Preliminarily it is appropriate to refer to certain applicable general principles. [4-7] In determining whether or not a radio communication is slanderous, the subject broadcast must be considered in its entirety ( MacLeod v. Tribune Publishing Co., 52 Cal.2d 536, 546-547 [ 343 P.2d 36]; Bates v. Campbell, 213 Cal. 438, 441-442 [ 2 P.2d 383]; Stevens v. Storke, 191 Cal. 329, 334 [ 216 P. 371]; Rosenberg v. J.C. Penney Co., supra, 30 Cal.App.2d 609, 619; Jimeno v. Commonwealth Home Builders, supra, 47 Cal.App. 660, 663); "may not be divided into segments and each portion treated as a separate unit" ( Stevens v. Storke, supra, 191 Cal. 329, 334; MacLeod v. Tribune Publishing Co., supra, 52 Cal.2d 536, 546; Bates v. Campbell, supra, 213 Cal. 438, 441); "is to be measured not so much by its effect when subjected to the critical analysis of a mind trained in the law, but by the natural and probable effect upon the mind of the average" listener ( Bates v. Campbell, supra, 213 Cal. 438, 442; Semple v. Andrews, 27 Cal.App.2d 228, 233 [ 81 P.2d 203]); should not involve a "hair-splitting analysis of language" ( MacLeod v. Tribune Publishing Co., supra, 52 Cal.2d 536, 550); must be construed not only from the expressions used but "`from the whole scope and apparent object'" of the person making the statement ( Stevens v. Storke, supra, 191 Cal. 329, 334); and "not only is the language employed to be regarded with reference to the actual words used, but according to the sense and meaning under all the circumstances attending the publication which such language may fairly be presumed to have conveyed to those to whom it was published" ( Bettner v. Holt, 70 Cal. 270, 274 [11 P. 713]; Bates v. Campbell, supra, 213 Cal. 438, 442; Semple v. Andrews, supra, 27 Cal.App.2d 228, 232).
 The effect of the distinction between libel and slander, i.e., written and oral defamation, is observed primarily in determinations as to whether particular language is actionable per se or requires the pleading of special damages; and it has been noted that "many charges which if merely spoken of another would not be actionable without proof of special damages will be libelous per se when written or printed and published." ( Jimeno v. Commonwealth Home Builders, supra, 47 Cal.App. 660, 663; Tonini v. Cevasco, supra, 114 Cal. 266, 271.) Nevertheless, decisions in libel cases are of assistance when considering the defamatory effect of allegedly slanderous language.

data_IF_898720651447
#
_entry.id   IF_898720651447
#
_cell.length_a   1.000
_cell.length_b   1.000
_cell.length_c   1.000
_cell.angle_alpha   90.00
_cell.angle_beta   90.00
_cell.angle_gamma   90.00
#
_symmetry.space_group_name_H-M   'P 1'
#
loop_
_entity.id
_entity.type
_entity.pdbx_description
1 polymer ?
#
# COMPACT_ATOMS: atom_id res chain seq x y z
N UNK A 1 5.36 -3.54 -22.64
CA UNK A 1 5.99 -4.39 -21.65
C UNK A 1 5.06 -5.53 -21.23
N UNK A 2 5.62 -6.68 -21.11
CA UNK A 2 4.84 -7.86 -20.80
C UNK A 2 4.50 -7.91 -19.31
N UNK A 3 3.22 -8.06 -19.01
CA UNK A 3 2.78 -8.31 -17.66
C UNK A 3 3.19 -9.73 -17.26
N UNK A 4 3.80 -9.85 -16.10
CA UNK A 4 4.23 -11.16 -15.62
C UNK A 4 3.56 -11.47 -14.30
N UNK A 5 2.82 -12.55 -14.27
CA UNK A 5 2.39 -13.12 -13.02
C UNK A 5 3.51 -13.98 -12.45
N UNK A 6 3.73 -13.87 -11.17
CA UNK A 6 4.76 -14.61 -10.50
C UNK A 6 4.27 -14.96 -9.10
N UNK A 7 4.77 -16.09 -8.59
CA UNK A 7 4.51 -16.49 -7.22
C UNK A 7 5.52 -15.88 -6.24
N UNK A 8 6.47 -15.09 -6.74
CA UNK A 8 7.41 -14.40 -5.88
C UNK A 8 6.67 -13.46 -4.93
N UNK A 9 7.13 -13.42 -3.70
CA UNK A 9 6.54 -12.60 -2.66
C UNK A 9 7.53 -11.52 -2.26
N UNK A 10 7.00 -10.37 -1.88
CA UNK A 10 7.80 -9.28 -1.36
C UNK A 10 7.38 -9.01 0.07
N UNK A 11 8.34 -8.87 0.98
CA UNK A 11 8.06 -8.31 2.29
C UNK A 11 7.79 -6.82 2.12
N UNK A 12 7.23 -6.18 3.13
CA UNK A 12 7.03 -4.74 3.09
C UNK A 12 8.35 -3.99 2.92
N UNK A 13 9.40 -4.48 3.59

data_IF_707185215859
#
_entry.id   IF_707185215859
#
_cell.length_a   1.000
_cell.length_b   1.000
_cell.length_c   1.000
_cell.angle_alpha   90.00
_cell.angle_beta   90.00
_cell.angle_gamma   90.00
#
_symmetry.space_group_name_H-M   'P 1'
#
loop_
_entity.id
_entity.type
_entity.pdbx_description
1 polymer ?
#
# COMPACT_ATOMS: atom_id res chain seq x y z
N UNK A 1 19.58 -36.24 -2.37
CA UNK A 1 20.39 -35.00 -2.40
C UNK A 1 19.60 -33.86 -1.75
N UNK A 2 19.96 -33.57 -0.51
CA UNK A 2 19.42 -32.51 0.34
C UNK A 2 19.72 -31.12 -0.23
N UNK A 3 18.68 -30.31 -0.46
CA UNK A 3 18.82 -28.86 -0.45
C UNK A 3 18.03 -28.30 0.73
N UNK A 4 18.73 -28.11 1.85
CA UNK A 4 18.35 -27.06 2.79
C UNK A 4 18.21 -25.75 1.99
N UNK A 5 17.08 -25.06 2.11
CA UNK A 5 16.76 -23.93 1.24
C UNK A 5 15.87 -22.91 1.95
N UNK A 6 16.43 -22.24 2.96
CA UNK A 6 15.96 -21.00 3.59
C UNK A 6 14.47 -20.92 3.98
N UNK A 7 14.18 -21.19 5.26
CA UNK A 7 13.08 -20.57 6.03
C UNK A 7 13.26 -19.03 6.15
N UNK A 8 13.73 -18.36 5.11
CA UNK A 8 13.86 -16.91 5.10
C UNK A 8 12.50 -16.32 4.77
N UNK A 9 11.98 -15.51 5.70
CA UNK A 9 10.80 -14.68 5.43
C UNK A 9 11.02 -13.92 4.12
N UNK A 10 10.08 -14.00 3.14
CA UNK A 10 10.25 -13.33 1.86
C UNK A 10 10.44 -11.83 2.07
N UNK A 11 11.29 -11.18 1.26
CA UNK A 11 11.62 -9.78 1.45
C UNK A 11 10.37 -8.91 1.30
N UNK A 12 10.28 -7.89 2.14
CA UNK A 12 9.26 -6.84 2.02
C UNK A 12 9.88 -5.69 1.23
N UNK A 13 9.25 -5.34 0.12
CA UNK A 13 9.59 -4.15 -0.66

In the area under consideration, to be actionable per se, a defamatory statement must tend "directly" to injure the person defamed in respect to his office, profession, trade or business, in either of two ways, i.e., "by imputing to him general disqualification in those respects which the office or other occupation peculiarly requires," or "by imputing something with reference to his office, profession, trade, or business that has a natural tendency to lessen its profits." (Civ. Code, § 46, subd. 3.) (Emphasis added.)
 There is nothing in the radio broadcast under consideration which "tends directly" (Civ. Code, § 46, subd. 3) to injure the plaintiff in his occupation as a radio announcer and commentator, nor is there anything therein which imputes to him general disqualification in those respects which such an occupation peculiarly requires. The plaintiff contends that the language used accused him of making false statements and of being a liar; that a reputation for truth and honesty is a peculiar requirement of his occupation; and that the defamatory statements imputed to him a general disqualification in this regard. Considering the alleged defamatory broadcast as a whole it is obvious that the broadcaster was commenting on the characteristics of the plaintiff as president of the "T.D.E.S. Association"; the scope and object of the defendant's remarks clearly were confined to this area; there is no reference to the plaintiff's radio occupation; nothing was said about the falsity of any broadcasts made by him; nor did the objectionable statements refer to his general reputation for truth and honesty. An acceptable statement of the general principles applicable to the situation at bar, supported by substantial authorities, is set forth in 53 Corpus Juris Secundum, page 78, as follows:
"The rule is that, in order to render language concerning one in a special character or relation actionable, it must touch him in that special character or relation. The words must have such a close reference to such relation or character that it can be said that they are defamatory by means of an imputation on one in that character, distinct from, and independent of, an imputation on him as an individual. In order to be actionable it is not sufficient that the words be merely injurious to one whatever his pursuit, but they must prejudice him in the special profession or business in which he is actually engaged."
Except as the comments in question were directed to the plaintiff as president of the "Association," they were condemnatory of him as an individual rather than as a person engaged in a particular occupation; related to characteristics required in all pursuits of life and not peculiarly required of a radio announcer; and were not of that nature which would tend directly to injure him in his occupation as such announcer. ( Rea v. Wood, 105 Cal. 314, 320 [38 P. 899].)